Tom Ross' column appears in Steamboat Today. Contact him at 970-871-4205 or tross@SteamboatToday.com.
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What: Freestyle skiing great John Clendenin’s talk and presentation of the newly edited 1970s film “Winter Equinox” about the early days of freestyle skiing.
When: 6:30 p.m. Dec. 3
Where: Library Hall at Bud Werner Memorial Library, 1289 Lincoln Ave.
Steamboat Springs Skiers, do you observe the common courtesy of filling your sitzmark? Do you know how to wedel down a cat track? Have you ever survived a Geschmozzel start?
I found myself last Thursday — over one of the best Thanksgiving feasts ever — trying to explain the term “hot dog skier” to a couple of my younger dinner companions. In the course of explaining the difference between a daffy and a helicopter, I realized how many descriptive terms have come and gone from the lexicon of skiing.
A sitzmark is the equivalent of a divot in golf — if you fall on your keister (not to be confused with your klister) while skiing in soft snow, it was considered good form to fill in the large cavity left behind by using your skis to scrape loose snow into the void.
As former SKI Magazine editor John Fry observed in the 1973 edition of “America’s Ski Book": “Fill your sitzmark … A hole is like a bear trap to the skier that follows.”
I seriously don’t think anyone heeds that admonition any longer.
The term Geschmozzel start refers to an early form of Alpine ski racing that involved a mass start and no flagged gates on the course. Whoever found the fastest way to the bottom of the run was the obvious winner. The old Ballhooter Classic, overseen by ski patrol on Heavenly Daze back in the 1970s, was a modern-day form of the Geschmozzel.
The Ballhooter definitely had a mass start. But in this case, nobody cared who finished first. Our only goal was to survive and avoid the ignominy of finishing last.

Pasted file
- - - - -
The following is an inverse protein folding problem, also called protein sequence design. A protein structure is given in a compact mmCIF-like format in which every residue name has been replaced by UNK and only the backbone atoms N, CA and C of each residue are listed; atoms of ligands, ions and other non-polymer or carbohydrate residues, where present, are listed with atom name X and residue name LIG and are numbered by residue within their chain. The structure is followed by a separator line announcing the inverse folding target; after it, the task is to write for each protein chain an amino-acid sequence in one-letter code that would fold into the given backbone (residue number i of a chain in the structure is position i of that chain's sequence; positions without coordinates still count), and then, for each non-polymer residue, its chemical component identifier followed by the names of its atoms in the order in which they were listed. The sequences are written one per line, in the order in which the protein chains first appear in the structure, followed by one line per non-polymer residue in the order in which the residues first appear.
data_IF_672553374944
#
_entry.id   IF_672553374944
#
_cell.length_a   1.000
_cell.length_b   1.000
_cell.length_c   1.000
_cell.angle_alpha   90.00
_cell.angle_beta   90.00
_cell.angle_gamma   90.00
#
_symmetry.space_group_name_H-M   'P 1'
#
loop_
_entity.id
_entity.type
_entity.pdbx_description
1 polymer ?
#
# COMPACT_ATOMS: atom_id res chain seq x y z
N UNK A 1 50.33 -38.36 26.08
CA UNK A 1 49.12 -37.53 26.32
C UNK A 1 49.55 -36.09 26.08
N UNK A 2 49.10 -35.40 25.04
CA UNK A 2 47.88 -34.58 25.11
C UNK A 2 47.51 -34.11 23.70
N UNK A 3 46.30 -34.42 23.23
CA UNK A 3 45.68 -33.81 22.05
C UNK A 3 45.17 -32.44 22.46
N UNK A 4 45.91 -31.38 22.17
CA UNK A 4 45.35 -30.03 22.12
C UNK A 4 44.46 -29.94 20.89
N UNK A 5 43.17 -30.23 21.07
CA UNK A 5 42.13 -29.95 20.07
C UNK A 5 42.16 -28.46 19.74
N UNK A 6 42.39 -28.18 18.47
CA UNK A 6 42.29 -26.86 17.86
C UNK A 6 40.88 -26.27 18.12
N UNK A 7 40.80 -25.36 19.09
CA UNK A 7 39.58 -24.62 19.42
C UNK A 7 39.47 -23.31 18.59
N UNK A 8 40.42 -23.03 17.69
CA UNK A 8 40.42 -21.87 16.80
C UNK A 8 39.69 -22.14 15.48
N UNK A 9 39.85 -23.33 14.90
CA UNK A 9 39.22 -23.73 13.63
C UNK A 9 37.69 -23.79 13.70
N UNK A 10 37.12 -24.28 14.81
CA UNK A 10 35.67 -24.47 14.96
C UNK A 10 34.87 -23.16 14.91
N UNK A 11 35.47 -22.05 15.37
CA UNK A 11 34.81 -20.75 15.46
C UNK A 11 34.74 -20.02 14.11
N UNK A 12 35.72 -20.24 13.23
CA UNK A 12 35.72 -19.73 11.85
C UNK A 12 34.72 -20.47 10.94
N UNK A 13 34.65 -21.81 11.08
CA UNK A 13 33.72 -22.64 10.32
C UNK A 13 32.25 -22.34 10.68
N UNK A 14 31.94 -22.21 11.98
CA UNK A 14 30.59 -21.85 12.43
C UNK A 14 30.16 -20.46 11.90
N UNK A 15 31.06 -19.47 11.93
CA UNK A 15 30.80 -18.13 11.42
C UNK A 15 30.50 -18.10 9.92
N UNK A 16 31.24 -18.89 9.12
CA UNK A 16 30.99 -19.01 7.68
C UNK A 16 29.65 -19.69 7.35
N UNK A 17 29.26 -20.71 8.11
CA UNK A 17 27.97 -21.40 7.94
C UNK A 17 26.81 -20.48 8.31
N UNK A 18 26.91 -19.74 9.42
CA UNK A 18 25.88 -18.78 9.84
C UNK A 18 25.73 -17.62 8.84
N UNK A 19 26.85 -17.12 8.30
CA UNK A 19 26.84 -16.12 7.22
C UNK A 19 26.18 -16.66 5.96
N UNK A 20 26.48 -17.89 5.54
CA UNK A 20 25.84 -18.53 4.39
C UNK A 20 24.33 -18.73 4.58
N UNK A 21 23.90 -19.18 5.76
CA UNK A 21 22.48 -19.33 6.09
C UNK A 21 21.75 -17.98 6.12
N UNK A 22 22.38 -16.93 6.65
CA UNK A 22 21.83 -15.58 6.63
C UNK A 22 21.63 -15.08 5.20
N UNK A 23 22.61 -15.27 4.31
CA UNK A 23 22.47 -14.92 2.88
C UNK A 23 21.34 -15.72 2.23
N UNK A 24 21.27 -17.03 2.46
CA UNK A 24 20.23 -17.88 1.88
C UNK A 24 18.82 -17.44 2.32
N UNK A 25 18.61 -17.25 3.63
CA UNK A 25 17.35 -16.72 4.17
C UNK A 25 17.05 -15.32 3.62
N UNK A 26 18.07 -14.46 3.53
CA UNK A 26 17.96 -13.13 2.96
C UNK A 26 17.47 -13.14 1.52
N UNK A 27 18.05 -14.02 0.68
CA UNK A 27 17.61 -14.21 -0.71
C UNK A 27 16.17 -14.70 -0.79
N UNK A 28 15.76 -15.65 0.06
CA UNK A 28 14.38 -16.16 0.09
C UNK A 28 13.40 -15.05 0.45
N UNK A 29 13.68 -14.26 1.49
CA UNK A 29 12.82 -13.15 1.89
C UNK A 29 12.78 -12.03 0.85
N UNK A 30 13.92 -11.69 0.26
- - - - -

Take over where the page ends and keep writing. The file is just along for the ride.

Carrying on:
Geschmozzel and sitzmark are among many German language skiing terms that were imported to America by Austrian ski instructors.
When I first began skiing I longed to one day become good enough to wedel (pronounced vay’-dehl) — that is to make the series of super-tight parallel turns known as wedeln. It wasn’t as easy as it sounds on 205 centimeter giant slalom boards.
America’s Ski Book provides these tips on learning wedeln: “Simply stay in the middle of the trough (of the catwalk), making very quick, very tightly linked parallel turns. Use sharp edge sets to control speed. The trick of wedeling is to keep the skis following the line of the catwalk.”
It took me forever to figure out how to wedel, but once I got it, I felt like I really knew how to ski. At least I felt that way until the first time I skied with a world-class ski racer. That was a humbling experience.
If you’ve survived enough bump runs in your skiing career to make it into your late 50s, you probably already know that “hot dog skier” was the phrase used to describe the earliest pioneers of the branch of skiing we now refer to as freestyle before it became respectable. I sort of liked the sport when it wasn’t respectable.
Steamboat veterans like Jon Smalley, Rusty Chandler and Suzie (Williams) Lord might admit to having once been hot dog skiers. I’ll never forget Lord launching a flip in the middle of a competition run on Whiteout in an era when things like that just weren’t done.
Hot dog skiers pushed the boundaries of American skiing in a rebellious rock ’n’ roll sort of way, showing off with tricks like backscratchers, pole flips and the kangaroo.
We were daffy, but we had a blast.
More hair, more air!
To reach Tom Ross, call 970-871-4205 or email tross@SteamboatToday.com